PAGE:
Years ago, when I had fancied myself to be a right-winger and slightly authoritarian, I took an online test that assessed my political inclination. I was a little surprised at the results. I was a right-winger, but so much to the center that it did not matter; and I was a libertarian!
I am all for law and order and discipline. People need a physically, mentally and spiritually safe place to live. But it is wrong for anybody to assume that to make other people feel good, one has to keep bending over backwards and accede to every wish of the other party. This is true in all cases, whether it is the case of travelers in a train shutting up because a co-traveler takes unkindly to their conversation, or the case of Vande Mataram not being sung in schools because a certain group of people is not comfortable with it. A compromise has to be worked out, but it is a crime against oneself if he/she genuinely believes that others matter more than oneself.
I am a huge fan of Ayn Rand and her philosophy. I believe that one exists and needs to exist for oneself only. Even if we avow that we are doing something to please somebody, finally it is our own gratification that will result out of it. Indeed, the line "आत्मनस्तु कामाय सर्वं प्रियं भवति" from the BrihadAraNyakopaniShat can be construed to mean that. And to take it further, if an action brings unhappiness to oneself, it is wrong. Oh, yes, you will be called 'selfish' if you ascribe to this philosophy, but in the end you will end up being much better, and of much value to the society.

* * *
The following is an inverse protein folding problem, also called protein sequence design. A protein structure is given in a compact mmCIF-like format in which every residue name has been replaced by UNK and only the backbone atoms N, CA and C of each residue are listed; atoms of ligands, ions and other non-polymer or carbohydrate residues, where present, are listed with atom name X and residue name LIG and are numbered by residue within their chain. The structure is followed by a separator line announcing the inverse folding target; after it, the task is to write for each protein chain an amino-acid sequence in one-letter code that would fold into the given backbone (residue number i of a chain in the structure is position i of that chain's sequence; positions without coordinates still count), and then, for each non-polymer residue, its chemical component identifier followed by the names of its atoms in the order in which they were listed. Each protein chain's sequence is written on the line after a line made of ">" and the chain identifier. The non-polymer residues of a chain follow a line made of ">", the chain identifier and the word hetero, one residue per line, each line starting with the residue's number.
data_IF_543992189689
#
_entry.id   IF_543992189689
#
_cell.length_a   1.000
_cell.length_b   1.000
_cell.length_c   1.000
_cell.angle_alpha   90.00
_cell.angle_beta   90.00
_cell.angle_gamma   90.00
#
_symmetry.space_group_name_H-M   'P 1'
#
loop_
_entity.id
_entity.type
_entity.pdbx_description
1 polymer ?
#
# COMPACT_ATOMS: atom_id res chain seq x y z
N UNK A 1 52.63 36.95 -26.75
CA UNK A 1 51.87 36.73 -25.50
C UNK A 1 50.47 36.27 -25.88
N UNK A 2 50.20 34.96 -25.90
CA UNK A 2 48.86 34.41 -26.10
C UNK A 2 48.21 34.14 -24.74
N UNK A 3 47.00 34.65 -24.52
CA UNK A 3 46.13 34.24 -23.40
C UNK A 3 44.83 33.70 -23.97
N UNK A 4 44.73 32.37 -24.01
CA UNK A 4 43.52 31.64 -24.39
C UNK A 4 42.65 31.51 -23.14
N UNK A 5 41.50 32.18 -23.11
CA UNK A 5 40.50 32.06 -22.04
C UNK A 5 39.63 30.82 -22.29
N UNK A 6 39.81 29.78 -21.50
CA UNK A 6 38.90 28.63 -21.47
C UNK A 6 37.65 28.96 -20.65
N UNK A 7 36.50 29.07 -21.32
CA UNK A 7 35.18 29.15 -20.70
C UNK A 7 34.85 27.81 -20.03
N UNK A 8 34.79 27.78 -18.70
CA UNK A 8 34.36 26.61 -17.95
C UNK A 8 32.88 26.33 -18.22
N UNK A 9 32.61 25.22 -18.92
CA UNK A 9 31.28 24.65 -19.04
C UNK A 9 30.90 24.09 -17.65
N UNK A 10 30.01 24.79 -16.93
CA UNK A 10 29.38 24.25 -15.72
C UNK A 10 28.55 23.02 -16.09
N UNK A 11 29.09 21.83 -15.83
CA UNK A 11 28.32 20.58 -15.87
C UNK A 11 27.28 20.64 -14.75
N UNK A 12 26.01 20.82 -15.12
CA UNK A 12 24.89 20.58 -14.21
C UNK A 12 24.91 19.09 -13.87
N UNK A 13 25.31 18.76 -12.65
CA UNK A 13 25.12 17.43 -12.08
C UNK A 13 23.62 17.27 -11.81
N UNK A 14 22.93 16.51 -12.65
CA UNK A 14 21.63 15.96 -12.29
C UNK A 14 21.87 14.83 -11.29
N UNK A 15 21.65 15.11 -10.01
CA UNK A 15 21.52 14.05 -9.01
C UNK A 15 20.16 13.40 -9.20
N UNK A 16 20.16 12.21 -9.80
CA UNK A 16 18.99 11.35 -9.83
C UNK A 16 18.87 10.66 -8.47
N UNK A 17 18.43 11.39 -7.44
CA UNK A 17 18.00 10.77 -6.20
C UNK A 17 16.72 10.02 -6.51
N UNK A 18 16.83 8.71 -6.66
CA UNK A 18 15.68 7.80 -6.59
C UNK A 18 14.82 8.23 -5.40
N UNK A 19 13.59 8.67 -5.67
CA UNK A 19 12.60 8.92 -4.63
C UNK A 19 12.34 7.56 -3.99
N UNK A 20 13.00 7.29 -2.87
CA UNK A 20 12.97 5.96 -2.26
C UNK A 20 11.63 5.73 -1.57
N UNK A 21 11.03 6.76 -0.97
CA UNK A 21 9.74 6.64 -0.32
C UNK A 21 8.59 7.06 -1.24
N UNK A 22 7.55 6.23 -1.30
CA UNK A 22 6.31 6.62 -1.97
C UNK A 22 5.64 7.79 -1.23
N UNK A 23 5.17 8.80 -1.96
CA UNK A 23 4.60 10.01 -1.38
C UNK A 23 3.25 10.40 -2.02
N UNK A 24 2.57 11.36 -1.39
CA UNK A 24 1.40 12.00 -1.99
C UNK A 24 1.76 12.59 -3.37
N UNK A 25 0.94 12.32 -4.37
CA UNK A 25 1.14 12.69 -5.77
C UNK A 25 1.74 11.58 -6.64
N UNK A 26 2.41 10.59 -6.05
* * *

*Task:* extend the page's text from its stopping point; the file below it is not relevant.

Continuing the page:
I know I am treading controversial ground here. For eons, we have been taught to be accommodating. But how right is it to ask people to give up their comforts for others' sake? Consider this scenario. Suppose I am a pianist, and a writer lives next-door. The writer complained everytime I started playing the piano? Should I give in each and every time and let him write? In some situations it is easy to draw a solid line and say that it is trespassing on the liberty of the other person if that line is crossed. Al Qaeda's recent statement that it is their legitimate right to attack Delhi and Moscow, belongs to this category. In umpteen other situations, very fine lines divide liberty from lawlessness and discipline from oppression.
During the French Revolution, the oppressed lower classes of the society revolted against the aristocracy, and put many of their oppressors to death by guillotine. The royal family, aristocrats and supporters of the aristocrats alike were killed. But the revolters became bloodthirsty after that and started killing for flimsy reasons (the whole revolution is superbly described by Charles Dickens in 'A Tale of Two Cities'). What started out as a fight for liberty became lawlessness and chaos. And I think that the reason for this was the failure to see liberty as it was, as a right as well as a responsibility.
As with all things, liberty also comes with certain costs and some responsibilities. As one becomes more and more independent, far less people tend to guide him. He is on his own, and must rely on his own experience to wade through the ocean of life. And of course, he should be responsible enough to not topple others' boats while enjoying his swim. And it will be better for others, if he takes up the additional responsibility of helping others sail, if not swim like him...
Really, are we free?